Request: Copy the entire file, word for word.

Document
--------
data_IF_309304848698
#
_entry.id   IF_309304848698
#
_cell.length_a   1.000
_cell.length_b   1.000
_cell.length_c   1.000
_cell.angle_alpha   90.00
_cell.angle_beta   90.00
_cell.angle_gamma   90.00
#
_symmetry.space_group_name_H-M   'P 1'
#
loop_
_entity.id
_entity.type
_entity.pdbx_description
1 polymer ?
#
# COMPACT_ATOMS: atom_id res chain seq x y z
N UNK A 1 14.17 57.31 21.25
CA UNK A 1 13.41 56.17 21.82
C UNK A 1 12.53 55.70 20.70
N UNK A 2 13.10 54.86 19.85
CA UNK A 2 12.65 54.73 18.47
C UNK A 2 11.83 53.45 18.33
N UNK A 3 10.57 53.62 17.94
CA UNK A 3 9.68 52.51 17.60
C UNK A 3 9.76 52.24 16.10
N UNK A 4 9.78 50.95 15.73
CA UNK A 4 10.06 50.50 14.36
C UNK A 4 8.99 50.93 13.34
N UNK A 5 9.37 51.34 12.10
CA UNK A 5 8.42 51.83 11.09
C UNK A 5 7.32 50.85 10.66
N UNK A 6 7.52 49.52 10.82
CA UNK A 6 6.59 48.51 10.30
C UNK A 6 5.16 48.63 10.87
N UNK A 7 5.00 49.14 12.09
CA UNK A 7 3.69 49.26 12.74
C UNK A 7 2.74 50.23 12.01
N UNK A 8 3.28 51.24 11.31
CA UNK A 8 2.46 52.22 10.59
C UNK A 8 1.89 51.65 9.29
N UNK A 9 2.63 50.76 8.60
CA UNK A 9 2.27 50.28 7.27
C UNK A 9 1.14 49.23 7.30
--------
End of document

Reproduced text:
data_IF_309304848698
#
_entry.id   IF_309304848698
#
_cell.length_a   1.000
_cell.length_b   1.000
_cell.length_c   1.000
_cell.angle_alpha   90.00
_cell.angle_beta   90.00
_cell.angle_gamma   90.00
#
_symmetry.space_group_name_H-M   'P 1'
#
loop_
_entity.id
_entity.type
_entity.pdbx_description
1 polymer ?
#
# COMPACT_ATOMS: atom_id res chain seq x y z
N UNK A 1 14.17 57.31 21.25
CA UNK A 1 13.41 56.17 21.82
C UNK A 1 12.53 55.70 20.70
N UNK A 2 13.10 54.86 19.85
CA UNK A 2 12.65 54.73 18.47
C UNK A 2 11.83 53.45 18.33
N UNK A 3 10.57 53.62 17.94
CA UNK A 3 9.68 52.51 17.60
C UNK A 3 9.76 52.24 16.10
N UNK A 4 9.78 50.95 15.73
CA UNK A 4 10.06 50.50 14.36
C UNK A 4 8.99 50.93 13.34
N UNK A 5 9.37 51.34 12.10
CA UNK A 5 8.42 51.83 11.09
C UNK A 5 7.32 50.85 10.66
N UNK A 6 7.52 49.52 10.82
CA UNK A 6 6.59 48.51 10.30
C UNK A 6 5.16 48.63 10.87
N UNK A 7 5.00 49.14 12.09
CA UNK A 7 3.69 49.26 12.74
C UNK A 7 2.74 50.23 12.01
N UNK A 8 3.28 51.24 11.31
CA UNK A 8 2.46 52.22 10.59
C UNK A 8 1.89 51.65 9.29
N UNK A 9 2.63 50.76 8.60
CA UNK A 9 2.27 50.28 7.27
C UNK A 9 1.14 49.23 7.30